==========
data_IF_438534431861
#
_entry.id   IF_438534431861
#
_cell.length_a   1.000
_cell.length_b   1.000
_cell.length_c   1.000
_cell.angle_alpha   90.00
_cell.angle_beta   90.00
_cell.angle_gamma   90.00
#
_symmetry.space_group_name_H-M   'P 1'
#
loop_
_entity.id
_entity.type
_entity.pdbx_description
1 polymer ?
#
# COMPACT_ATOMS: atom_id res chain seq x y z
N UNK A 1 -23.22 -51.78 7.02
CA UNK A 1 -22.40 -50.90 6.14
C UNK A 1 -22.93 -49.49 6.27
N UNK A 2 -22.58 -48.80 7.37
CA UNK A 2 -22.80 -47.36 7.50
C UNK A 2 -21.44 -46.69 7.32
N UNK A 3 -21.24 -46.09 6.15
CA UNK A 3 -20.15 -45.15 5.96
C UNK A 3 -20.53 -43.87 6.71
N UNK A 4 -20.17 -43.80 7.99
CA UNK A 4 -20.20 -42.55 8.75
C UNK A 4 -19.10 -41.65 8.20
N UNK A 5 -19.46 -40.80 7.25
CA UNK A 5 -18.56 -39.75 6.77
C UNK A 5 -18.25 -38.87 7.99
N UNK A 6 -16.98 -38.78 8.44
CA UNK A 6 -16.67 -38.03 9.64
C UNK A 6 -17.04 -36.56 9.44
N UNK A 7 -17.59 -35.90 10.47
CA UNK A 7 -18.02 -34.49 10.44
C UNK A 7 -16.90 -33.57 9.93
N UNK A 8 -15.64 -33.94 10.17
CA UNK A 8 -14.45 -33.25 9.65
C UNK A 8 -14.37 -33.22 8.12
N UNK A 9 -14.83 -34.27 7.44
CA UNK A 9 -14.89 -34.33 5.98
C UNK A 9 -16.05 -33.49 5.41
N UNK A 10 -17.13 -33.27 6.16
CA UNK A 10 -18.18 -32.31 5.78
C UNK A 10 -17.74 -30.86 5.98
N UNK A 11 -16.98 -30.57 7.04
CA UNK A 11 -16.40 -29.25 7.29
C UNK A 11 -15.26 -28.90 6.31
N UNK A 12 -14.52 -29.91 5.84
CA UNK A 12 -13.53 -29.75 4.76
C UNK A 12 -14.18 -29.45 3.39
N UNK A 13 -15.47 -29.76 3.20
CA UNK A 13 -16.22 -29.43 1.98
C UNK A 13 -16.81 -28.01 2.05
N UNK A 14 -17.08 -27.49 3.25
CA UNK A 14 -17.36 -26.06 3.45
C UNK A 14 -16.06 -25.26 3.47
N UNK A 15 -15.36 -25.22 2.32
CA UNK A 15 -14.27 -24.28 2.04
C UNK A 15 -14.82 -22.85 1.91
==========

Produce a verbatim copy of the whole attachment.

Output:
data_IF_438534431861
#
_entry.id   IF_438534431861
#
_cell.length_a   1.000
_cell.length_b   1.000
_cell.length_c   1.000
_cell.angle_alpha   90.00
_cell.angle_beta   90.00
_cell.angle_gamma   90.00
#
_symmetry.space_group_name_H-M   'P 1'
#
loop_
_entity.id
_entity.type
_entity.pdbx_description
1 polymer ?
#
# COMPACT_ATOMS: atom_id res chain seq x y z
N UNK A 1 -23.22 -51.78 7.02
CA UNK A 1 -22.40 -50.90 6.14
C UNK A 1 -22.93 -49.49 6.27
N UNK A 2 -22.58 -48.80 7.37
CA UNK A 2 -22.80 -47.36 7.50
C UNK A 2 -21.44 -46.69 7.32
N UNK A 3 -21.24 -46.09 6.15
CA UNK A 3 -20.15 -45.15 5.96
C UNK A 3 -20.53 -43.87 6.71
N UNK A 4 -20.17 -43.80 7.99
CA UNK A 4 -20.20 -42.55 8.75
C UNK A 4 -19.10 -41.65 8.20
N UNK A 5 -19.46 -40.80 7.25
CA UNK A 5 -18.56 -39.75 6.77
C UNK A 5 -18.25 -38.87 7.99
N UNK A 6 -16.98 -38.78 8.44
CA UNK A 6 -16.67 -38.03 9.64
C UNK A 6 -17.04 -36.56 9.44
N UNK A 7 -17.59 -35.90 10.47
CA UNK A 7 -18.02 -34.49 10.44
C UNK A 7 -16.90 -33.57 9.93
N UNK A 8 -15.64 -33.94 10.17
CA UNK A 8 -14.45 -33.25 9.65
C UNK A 8 -14.37 -33.22 8.12
N UNK A 9 -14.83 -34.27 7.44
CA UNK A 9 -14.89 -34.33 5.98
C UNK A 9 -16.05 -33.49 5.41
N UNK A 10 -17.13 -33.27 6.16
CA UNK A 10 -18.18 -32.31 5.78
C UNK A 10 -17.74 -30.86 5.98
N UNK A 11 -16.98 -30.57 7.04
CA UNK A 11 -16.40 -29.25 7.29
C UNK A 11 -15.26 -28.90 6.31
N UNK A 12 -14.52 -29.91 5.84
CA UNK A 12 -13.53 -29.75 4.76
C UNK A 12 -14.18 -29.45 3.39
N UNK A 13 -15.47 -29.76 3.20
CA UNK A 13 -16.22 -29.43 1.98
C UNK A 13 -16.81 -28.01 2.05
N UNK A 14 -17.08 -27.49 3.25
CA UNK A 14 -17.36 -26.06 3.45
C UNK A 14 -16.06 -25.26 3.47
N UNK A 15 -15.36 -25.22 2.32
CA UNK A 15 -14.27 -24.28 2.04
C UNK A 15 -14.82 -22.85 1.91